In re Gen. Adjudication of All Rights to Use Water in Big Horn River Sys.

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Justia Opinion Summary

In the third and final phase of the general adjudication of water rights in the Big Horn River, the Wyoming Board of Control recommended elimination of certain unused and unadjudicated water rights under Farmers Canal Permit 854, including that rights to irrigate Tract 109. Frank Mohr, the owner of Tract 109, objected, admitting that Tract 109 had never been adjudicated under the Farmers Canal Permit but was adjudicated under the Perkins Ditch Enlargment Permit. In conjunction with his application for that permit, Mohr’s predecessor submitted an affidavit relinquishing his right to water under the Farmers Canal Permit. The Special Master recommended elimination of Tract 109 from the Farmers Canal Permit, finding that relinquishment of the Farmers Canal Permit by Mohr’s predecessor was final and not subject to attack by Mohr. The district court approved the Special Master’s recommendation, concluding that Tract 109 was serviced under the Perkins Ditch Enlargement and not the Farmers Canal Permit. The Supreme Court affirmed, holding (1) Mohr was bound by the acts of his predecessor-in-interest and the previous adjudication of water rights to Tract 109; and (2) the district court gave Mohr a fair opportunity to present his case in accordance with the Wyoming Rules of Civil Procedure.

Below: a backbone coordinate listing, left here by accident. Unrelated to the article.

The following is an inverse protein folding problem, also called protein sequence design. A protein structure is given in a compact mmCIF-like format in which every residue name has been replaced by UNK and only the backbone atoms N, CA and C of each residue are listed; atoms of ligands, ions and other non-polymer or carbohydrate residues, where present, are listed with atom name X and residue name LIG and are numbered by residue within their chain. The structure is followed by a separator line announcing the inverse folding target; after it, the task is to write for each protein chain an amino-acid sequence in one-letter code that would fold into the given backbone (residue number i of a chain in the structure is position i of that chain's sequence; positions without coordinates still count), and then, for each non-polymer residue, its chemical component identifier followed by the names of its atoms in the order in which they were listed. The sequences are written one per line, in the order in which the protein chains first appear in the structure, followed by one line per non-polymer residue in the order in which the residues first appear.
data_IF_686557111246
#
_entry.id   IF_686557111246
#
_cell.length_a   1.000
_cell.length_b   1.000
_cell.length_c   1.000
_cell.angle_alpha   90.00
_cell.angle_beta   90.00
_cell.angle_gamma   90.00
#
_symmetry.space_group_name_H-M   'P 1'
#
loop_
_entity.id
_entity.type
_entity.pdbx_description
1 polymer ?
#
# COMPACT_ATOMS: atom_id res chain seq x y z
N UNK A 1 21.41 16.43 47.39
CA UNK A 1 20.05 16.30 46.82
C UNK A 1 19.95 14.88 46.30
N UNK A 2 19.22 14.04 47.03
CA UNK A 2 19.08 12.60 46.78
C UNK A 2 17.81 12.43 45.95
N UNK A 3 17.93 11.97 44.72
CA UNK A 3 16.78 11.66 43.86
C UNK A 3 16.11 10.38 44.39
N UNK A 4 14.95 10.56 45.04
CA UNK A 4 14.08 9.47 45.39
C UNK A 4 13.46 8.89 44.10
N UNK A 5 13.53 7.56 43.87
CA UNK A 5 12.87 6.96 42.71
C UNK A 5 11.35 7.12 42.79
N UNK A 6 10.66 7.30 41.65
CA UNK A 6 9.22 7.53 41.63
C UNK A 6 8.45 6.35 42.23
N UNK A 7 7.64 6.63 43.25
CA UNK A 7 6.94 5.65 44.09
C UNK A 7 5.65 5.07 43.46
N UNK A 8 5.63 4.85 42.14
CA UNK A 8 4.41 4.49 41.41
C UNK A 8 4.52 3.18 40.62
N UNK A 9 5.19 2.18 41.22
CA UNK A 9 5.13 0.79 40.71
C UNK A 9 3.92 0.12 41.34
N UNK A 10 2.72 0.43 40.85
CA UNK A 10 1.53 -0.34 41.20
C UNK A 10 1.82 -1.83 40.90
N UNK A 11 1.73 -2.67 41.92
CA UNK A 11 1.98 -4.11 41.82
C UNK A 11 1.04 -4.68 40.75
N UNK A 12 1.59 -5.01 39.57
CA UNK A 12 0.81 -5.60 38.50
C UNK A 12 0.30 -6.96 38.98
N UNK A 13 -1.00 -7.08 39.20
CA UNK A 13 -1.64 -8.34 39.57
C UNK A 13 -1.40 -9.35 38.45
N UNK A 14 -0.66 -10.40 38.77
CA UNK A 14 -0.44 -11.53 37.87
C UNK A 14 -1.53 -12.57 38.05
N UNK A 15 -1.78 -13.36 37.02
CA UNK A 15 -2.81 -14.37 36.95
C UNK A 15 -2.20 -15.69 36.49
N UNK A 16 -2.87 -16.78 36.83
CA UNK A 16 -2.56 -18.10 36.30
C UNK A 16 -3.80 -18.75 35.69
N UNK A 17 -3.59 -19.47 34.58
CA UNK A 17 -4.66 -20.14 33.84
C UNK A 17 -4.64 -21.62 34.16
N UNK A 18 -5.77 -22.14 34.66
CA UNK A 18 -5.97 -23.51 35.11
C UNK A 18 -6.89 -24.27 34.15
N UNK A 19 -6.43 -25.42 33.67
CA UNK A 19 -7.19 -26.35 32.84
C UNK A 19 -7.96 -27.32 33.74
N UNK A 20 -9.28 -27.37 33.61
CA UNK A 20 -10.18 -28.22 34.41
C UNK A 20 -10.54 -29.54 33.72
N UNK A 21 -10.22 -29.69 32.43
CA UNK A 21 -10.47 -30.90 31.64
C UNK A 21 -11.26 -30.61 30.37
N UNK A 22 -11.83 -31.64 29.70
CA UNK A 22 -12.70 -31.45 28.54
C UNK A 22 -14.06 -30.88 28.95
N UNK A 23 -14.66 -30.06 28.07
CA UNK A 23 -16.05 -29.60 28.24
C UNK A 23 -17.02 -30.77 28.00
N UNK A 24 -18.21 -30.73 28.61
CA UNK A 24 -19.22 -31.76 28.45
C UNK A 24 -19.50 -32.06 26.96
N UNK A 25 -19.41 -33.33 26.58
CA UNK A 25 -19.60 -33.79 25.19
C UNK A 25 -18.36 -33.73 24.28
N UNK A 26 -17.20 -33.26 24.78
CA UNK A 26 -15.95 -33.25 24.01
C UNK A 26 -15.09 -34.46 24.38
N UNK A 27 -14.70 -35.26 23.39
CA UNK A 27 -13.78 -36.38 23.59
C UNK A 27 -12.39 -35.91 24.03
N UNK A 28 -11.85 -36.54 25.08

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IN THE SUPREME COURT, STATE OF WYOMING 2015 WY 104 APRIL TERM, A.D. 2015 August 13, 2015 IN RE: THE GENERAL ADJUDICATION OF ALL RIGHTS TO USE WATER IN THE BIG HORN RIVER SYSTEM AND ALL OTHER SOURCES, STATE OF WYOMING FRANK E. MOHR, Appellant (Objector), S-15-0008 v. THE STATE OF WYOMING and FARMERS CANAL COMPANY, Appellees (Respondents). Appeal from the District Court of Washakie County The Honorable Robert E. Skar, Judge Representing Appellant: Frank E. Mohr, pro se. Representing Appellee State of Wyoming: Peter K. Michael, Wyoming Attorney General; James Kaste, Deputy Attorney General; Chris Brown, Senior Assistant Attorney General; Abigail C. Boudewyns, Assistant Attorney General. Representing Appellee Farmers Canal Company: No appearance. Before BURKE, C.J., and HILL, KITE*, DAVIS, and FOX, JJ. *Justice Kite retired effective August 3, 2015. NOTICE: This opinion is subject to formal revision before publication in Pacific Reporter Third. Readers are requested to notify the Clerk of the Supreme Court, Supreme Court Building, Cheyenne, Wyoming 82002, of any typographical or other formal errors so that correction may be made before final publication in the permanent volume. FOX, Justice. [¶1] In the final phase of the general adjudication of water rights in the Big Horn River, the Wyoming Board of Control (the Board) recommended elimination of certain unused and unadjudicated water rights under Farmers Canal Permit 854 (Farmers Canal Permit), including the rights to irrigate Tract 109, now owned by Appellant Frank E. Mohr. Since at least 1922, Tract 109 has been irrigated under Permit 3712E (the Perkins Ditch Enlargement). In conjunction with his application for that permit, Mr. Mohr’s predecessor submitted his affidavit acknowledging that water under the Farmers Canal Permit had not been put to beneficial use on Tract 109, and relinquishing his right to water under that permit. The Special Master and the district court found that relinquishment of the Farmers Canal Permit by Mr. Mohr’s predecessor was final and not subject to attack by Mr. Mohr. Mr. Mohr argues on appeal that his predecessor’s actions did not eliminate the Farmers Canal right, and he asserts a multitude of procedural errors by the district court. We affirm. ISSUES [¶2] Although Mr. Mohr asserts numerous issues, we can discern and will address the following: 1. Is Mr. Mohr bound by the acts of his predecessor-in-interest and the previous adjudication of water rights to Tract 109? 2. Did the district court give Mr. Mohr a fair opportunity to present his case in accordance with the Wyoming Rules of Civil Procedure? FACTS [¶3] In 1977, the Wyoming Legislature authorized the general adjudication of “the nature, extent, and relative priority of the water rights of all persons” in the Big Horn River system. Wyo. Stat. Ann. § 1-37-106 (LexisNexis 2015). The Big Horn adjudication was divided into three phases: The focus of the first phase was on the claims of the United States of America and the Shoshone and Arapaho Tribes regarding reserved water rights on the Wind River Indian Reservation and any other water rights established by federal law. The second phase was to focus upon the consideration of claims asserted by non-Indian successors in interest to lands within the Wind River Indian Reservation that once had been owned by Indian allottees and subsequently conveyed. The third phase was reserved for litigation of all claims 1 founded on state court decrees, state certificates of appropriation, state permits that had not been cancelled, or any additional state claims otherwise represented. In re General Adjudication of All Right to Use Water in Big Horn River System, 803 P.2d 61, 65 (Wyo. 1990) (Big Horn II). Mr. Mohr’s appeal comes to us under Phase III, and concerns the elimination of an uncancelled permit. [¶4] The Farmers Canal Permit was filed on November 21, 1894, by “Richard L. Preator in the name of and for the Farmers Canal Company,” for irrigation, mill, and domestic purposes. The permit originally sought water to irrigate 14,353.81 acres from the Greybull River, including 161.73 acres, now known as Tract 109, and currently owned by Mr. Mohr. Over the years, the Board adjudicated 9,214.81 of the acres identified in the Farmers Canal Permit, but no Farmers Canal water was ever adjudicated for Tract 109. [¶5] In November 1916, Levi Johnson, Mr. Mohr’s predecessor-in-interest to Tract 109, signed an application for the Perkins Ditch Enlargement for the purpose of irrigating Tract 109 and for domestic use. In conjunction with his application, Mr. Johnson executed the following affidavit: I, Levi Johnson of Burlington, County of Big Horn, State of Wyoming, being first duly sworn according to law depose and say, that the water from the Farmers’ Canal under Permit No. 854 has never, to my knowledge, been applied to the land known as Tract No. 109, Twp. 51 North, Range 96 West as according to the terms of the permit and further, prior to purchasing the above land, it has not been irrigated for a continuous period for five years since. The deponent further says that it is his belief that the said Permit No. 854 covering Tract No. 109 is not in good standing and further asks that said Permit No. 854 be cancelled so far as effecting Tract No. 109 said township and range above written. The deponent further says that he is the sole owner of the within described land. The affidavit was filed, but the State did not remove references to Tract 109 in the Farmers Canal Permit or otherwise formalize the requested cancellation. 2 [¶6] The State Engineer issued a permit for the Perkins Ditch Enlargement in December 1916. Construction began in May 1917, was completed in October 1920, and water was put to beneficial use on Tract 109 through the ditch in September 1921. Mr. Johnson submitted a Proof of Appropriation, and the Board subsequently issued a Certificate of Appropriation of Water to Tract 109 under the Perkins Ditch Enlargement. The certificate provided for 2.31 cubic feet per second (cfs) of water for 161.73 acres in Tract 109 with a priority date of August 8, 1916. Through a series of subsequent changes to points of diversion and means of conveyance, Tract 109 continues to receive water under the Perkins Ditch Enlargement, though since at least 1942 it has been delivered via the Farmers Canal. [¶7] In accordance with Phase III procedures for the Big Horn River General Adjudication, the Board inspected unadjudicated water rights under the Farmers Canal Permit, and in May 1992, the following report was transmitted to the Board’s Division III Supervisor: Of the 14,257.61 acres permitted, 9,239.41 acres, stock and domestic use (not permitted) are adjudicated (includes 75 acres misadjudicated and 60 acres over-adjudicated), leaving 5153.2 acres and mill use unadjudicated. Much of this unadjudicated acreage is adjudicated under other permits from the same source and other sources as tabulated on the attached sheet. .... The remaining unadjudicated acreage (5153.2 acres) is recommended for elimination. The attachment to the report identified Tract 109 as adjudicated under the Perkins Ditch Enlargement. [¶8] In 2008, the Administrator for the Big Horn River General Adjudication recommended eliminating the unadjudicated acreage from the Farmers Canal Permit, including Tract 109. The recommendations were provided to the Farmers Canal Company, which then forwarded the notice to each landowner in accordance with the Big Horn River General Adjudication procedures. Nine appropriators filed objections to the report, including Mr. Mohr. In response to the objections, the State Engineer’s staff conducted further inspection of the unadjudicated lands under the Farmers Canal Permit and submitted an amended report to the district court for adjudication. Though the amended report resolved most objections, it still recommended elimination of Tract 109, and Mr. Mohr continued to object. 3 [¶9] The Special Master held a two-day hearing on Mr. Mohr’s objection in February 2010. At the hearing, Mr. Mohr admitted that Tract 109 had never been adjudicated under the Farmers Canal Permit, but was adjudicated under the Perkins Ditch Enlargement with a priority date of 1916. He also admitted that he currently irrigates Tract 109 with water permitted under the Perkins Ditch Enlargement Permit and conveyed via the Farmers Canal. Nevertheless, he contended that Levi Johnson’s affidavit was signed without sufficient knowledge of what rights were being relinquished and therefore was ineffective to terminate Tract 109’s right to Farmers Canal Permit water. The Big Horn Administrator testified that adjudicating the Farmers Canal Permit to apply to Tract 109 at this point in time would “create a double right on the same system on the same tract of lands[,]” and it would “create[] a water conflict on the ground, in addition to the paper record.” [¶10] In her Report and Recommendation to the district court, the Special Master recommended elimination of Tract 109 from the Farmers Canal Permit and concluded: 8. A water right user, like a landowner, is bound by the actions of the previous landowner in title. Further, once a final decree/certificate is issued by the Wyoming Board of Control, such adjudication is deemed conclusive as to all prior appropriations, and estoppel from claiming greater rights exists. The actions by Levi Johnson, Mr. Mohr’s predecessor in title, required actions before the Board of Control. The adjudication and certification of water rights for Tract 109 under Permit No. 3712E has already occurred. Levi Johnson removed all his claims for Tract 109 in the Farmers Canal, in order to achieve adjudication of the Enlargement of the Perkins Ditch. The previous landowner’s actions regarding water supply for Tract 109 are binding on the property with regard to the water right serving such property. Arguments that Levi Johnson did so without knowledge of consequences are unpersuasive. .... 12. In Mr. Mohr’s case, his land, like all of Tract 109, has been historically irrigated under Permit No. 3712 Enl., under which his lands in Township 51 North, Range 96 West, Tract 109, Big Horn County, Wyoming, were adjudicated in 1922. While the means of conveyance of that water is currently via Farmers Canal, no Permit No. 854 water has been used to irrigate Mr. Mohr’s lands since at least 1922. There is an overlap or conflict which arises as a result of this and, for that 4 reason, Mr. Mohr’s lands in Township 51 North, Range 96 West, Tract 109, Big Horn County, Wyoming should be eliminated from Permit No. 854. (Internal citations omitted.) Mr. Mohr filed an objection to the Report and Recommendation, and requested a hearing with the district court. [¶11] The district court approved the Special Master’s Report and Recommendation, finding: “Since 1916 the lands of Mr. Mohr have been receiving water pursuant to the [Perkins Ditch Enlargement] and not the [Farmers Canal Permit].” It concluded “[t]hat Tract 109 owned by Mr. Mohr is serviced under the [Perkins Ditch Enlargement] and not the [Farmers Canal Permit].” [¶12] Mr. Mohr responded by filing multiple motions objecting to the Special Master’s Report and Recommendation. Several of the motions attacked generally the factual findings in the Special Master’s Report and Recommendation, and several more argued that the State’s failure to submit a final order within twenty days of the district court’s December 6, 2010 decision letter violated W.R.C.P. 58(a). On June 2, 2011, the district court held a hearing on the motions and issued its final order adopting the Special Master’s Report and Recommendation with a number of clerical changes. The district court also issued an order denying all of Mr. Mohr’s motions. Following the hearing, Mr. Mohr filed approximately twenty motions, again attacking generally the findings of the Special Master adopted by the district court, alleging incompetence and fraud by the district court, requesting stays to the June 2, 2011 final order, and objecting to the district court’s failure timely to enter a final judgment. On June 30, 2011, the district court issued an order affirming its previous June 2, 2011 order, explaining that the order technically was not final in the full scope of the Big Horn River General Adjudication and denying all of Mr. Mohr’s motions. The district court also warned Mr. Mohr about submitting motions that “harass, cause unnecessary delay or needless increase to the costs of litigation[,]” and indicated the district court would “not tolerate any further demeaning pleadings[.]” [¶13] Mr. Mohr filed approximately seven more motions between July 6 and July 22, 2011, arguing that the district court and the State misunderstood and misrepresented his argument during the adjudication and his requested hearings. On August 10, 2011, the district court denied all of Mr. Mohr’s motions. Mr. Mohr attempted to appeal the district court’s decisions to this Court, however his appeal was dismissed for lack of a final order in the Big Horn River General Adjudication. [¶14] On September 5, 2014, the district court entered its Final Order for Phase III of the Big Horn River General Adjudication. Because many objectors were not served with the final order, the district court extended the appeal period, and Mr. Mohr timely filed his appeal during the extension. 5 STANDARD OF REVIEW [¶15] Whether Mr. Mohr is bound by his predecessor’s actions is a legal question which we review de novo.1 In re General Adjudication of All Rights to Use Water in the Big Horn River System, 753 P.2d 76, 88-89 (Wyo. 1988) (Big Horn I), abrogated on other grounds by Vaughn v. State, 962 P.2d 149 (Wyo. 1998); W.R.C.P. 53(e); see also F.R.C.P. 53(f)(4) (“The court must decide de novo all objections to conclusions of law made or recommended by a master.”). To the extent that Mr. Mohr challenges the factual findings of the Special Master, we review for clear error. W.R.C.P. 53(e)(2); In re General Adjudication of All Rights to Use Water in Big Horn River System, 2002 WY 89, ¶ 9, 48 P.3d 1040, 1045 (Wyo. 2002) (Big Horn VI). [¶16] Mr. Mohr also presents approximately fourteen procedural issues, asserting generally that the district court failed to properly follow the Wyoming Rules of Civil Procedure. Interpretation of procedural rules is a question of law this Court reviews de novo. Lavitt v. Stephens, 2015 WY 57, ¶ 7, 347 P.3d 514, 517 (Wyo. 2015). However, as discussed infra ¶ 24, Mr. Mohr presents no cogent argument or pertinent authority to support these issues, and we therefore will not address them. DISCUSSION I. Is Mr. Mohr bound by the acts of his predecessor-in-interest and the previous adjudication of water rights to Tract 109? [¶17] Under administrative procedures adopted by Wyoming, water rights are perfected in three steps. First, a prospective user must apply for a permit to divert or impound state waters. Second, if the permit application is approved (upon a finding that water is available and other requirements are met), the applicant is authorized to construct diversion and/or storage structures, and to appropriate water through such structures, in accord with the permit’s terms. Finally, upon presentation of proof of appropriation for beneficial use under a direct-flow permit or proof of construction under a reservoir permit, the Wyoming State Board of Control will issue a certificate formally confirming rights acquired under the permit, with a date of priority relating to the filing of the original permit application. 1 Mr. Mohr does not dispute the finding of the Special Master that Tract 109 has been irrigated under the Perkins Ditch Enlargement since at least 1922. 6 In re General Adjudication of All Rights to Use Water in Big Horn, 2004 WY 21, ¶ 29, 85 P.3d 981, 989 (Wyo. 2004) (Big Horn VII) (internal citations omitted). [¶18] The Farmers Canal Permit was properly applied for and issued by the State Engineer in 1894. However, the Special Master concluded that there was insufficient evidence to find that water had been put to beneficial use on Tract 109 from the Farmers Canal prior to 1942 when multiple water rights were consolidated at the Farmers Canal headgate. To the extent that Mr. Mohr’s appeal challenges these findings, we find no clear error. Our own record review confirms that none of Mr. Mohr’s affidavits, maps, or other certificates of appropriation for adjacent properties establish the application of water to beneficial use on Tract 109 from the Farmers Canal Permit prior to 1916.2 Because no formal proof of appropriation or certificate of appropriation was ever issued for the Farmers Canal Permit in relation to Tract 109, it remained unperfected, or “inchoate.” Green River Dev. Co. v. FMC Corp., 660 P.2d 339, 348 (Wyo. 1983). “An ‘inchoate right’ as distinguished from a ‘vested right’ is that which is not yet completed or finished.” Id. [¶19] The Perkins Ditch Enlargement followed a different trajectory and was perfected as to Tract 109 in 1922. The State Engineer conditioned the issuance of Mr. Johnson’s permit on his execution of an affidavit waiving any existing rights in the Farmers Canal Permit. [¶20] The State argues that the affidavit executed by Mr. Johnson is sufficient evidence of abandonment of the Farmers Canal Permit; however, the abandonment statutes in effect at the time, like those in effect today, envision a formal abandonment or forfeiture procedure before abandonment is accomplished, which never occurred here. 1890-91 Wyo. Sess. Laws; ch. 8, §§ 14, 16; 1907 Wyo. Sess. Laws, ch. 86, § 12; Wyo. Stat. Ann. §§41-3-401-402 (LexisNexis 2015). [¶21] In the alternative, the State argues that Mr. Mohr’s predecessor waived any right he had to water under the Farmers Canal Permit when, in order to obtain the Perkins Ditch Enlargement Permit, he submitted his affidavit requesting the Farmers Canal Permit be cancelled as to Tract 109. We have defined waiver as the intentional relinquishment of a known right that must be manifested in some unequivocal manner. “While the necessary intent for waiver may be implied from conduct, the conduct should speak the intent clearly.” In addition, we have recognized 2 The dispute regarding pre-1916 beneficial use is not material to the dispositive issue in this case whether Mr. Mohr’s predecessor relinquished his rights under the Farmers Canal Permit when he sought and perfected his water right under the Perkins Ditch Enlargement. 7 that the three elements of waiver are: 1) an existing right; 2) knowledge of that right; and 3) an intent to relinquish it. Jensen v. Fremont Motors Cody, Inc., 2002 WY 173, ¶ 16, 58 P.3d 322, 327 (Wyo. 2002) (citations omitted). Here, Mr. Mohr’s predecessor recognized his existing right to water under the Farmers Canal Permit, and clearly expressed his intent to relinquish it. He further manifested that intent by proceeding to perfect his water right under the Perkins Ditch Enlargement, and water has been supplied to Tract 109 under that Permit since at least 1922. Mr. Johnson’s 1916 affidavit and subsequent actions to perfect the Perkins Ditch Enlargement effected a waiver of any right to water under the Farmers Canal Permit. Mr. Mohr is bound by the actions of his predecessor-in-interest. Campbell v. Wyo. Dev. Co., 55 Wyo. 347, 100 P.2d 124, 138 (1940) (parties “are in no better position” than their predecessors). [¶22] In Green River Dev. Co., 660 P.2d at 349-50, we recognized the importance of observing the water permitting process and the critical final step of issuing a certificate of appropriation. Here, the Board issued a certificate of appropriation for Tract 109 in 1922, which served as the final determination of the water rights for that property (2.31 cfs for the 161.73-acre tract provides the statutory “duty of water,” one cubic foot per second for each seventy acres of land. Wyo. Stat. § 41-4-317 (LexisNexis 2015)). Mr. Johnson, the owner of Tract 109, waived the right to water under the Farmers Canal Permit in 1916, and that decision was made final when the Perkins Ditch Enlargement certificate of appropriation was issued in 1922. [¶23] We affirm the Special Master’s Report and Recommendation and the district court’s adoption of the Report and Recommendation eliminating Tract 109 from the Farmers Canal Permit. II. Did the district court give Mr. Mohr a fair opportunity to present his case in accordance with the Wyoming Rules of Civil Procedure? [¶24] Mr. Mohr presents approximately fourteen procedural issues asserting generally that the district court failed to properly follow various Wyoming Rules of Civil Procedure. He provides no specific facts, analysis, or authorities explaining how the district court violated the rules. “[E]ven pro se litigants must present support for their arguments in order to succeed in their appeals.” Chapman v. State, 2015 WY 15, ¶ 20, 342 P.3d 388, 394 (Wyo. 2015). “When a brief fails to present a valid contention supported by cogent argument or pertinent authority, ‘we consistently have refused to consider such cases, whether the brief is by a litigant pro se or is filed by counsel.’” Hamburg v. Heilbrun, 889 P.2d 967, 968 (Wyo. 1995) (quoting E.C. Cates Agency, Inc. v. Barbe, 764 P.2d 274, 276 (Wyo. 1988)); see also W.R.A.P. 7.01. Furthermore, Mr. Mohr fails to articulate how he was harmed by the district court’s alleged errors. “Any error, defect, irregularity or variance which does not affect substantial rights shall be 8 disregarded by the reviewing court.” W.R.A.P. 9.04. As a result, we affirm the district court’s procedural rulings. W.R.A.P. 1.03. CONCLUSION [¶25] We affirm the Special Master’s Report and Recommendation and the district court’s adoption of the Report and Recommendation in which it recommended elimination of Tract 109 from the Farmers Canal Permit. 9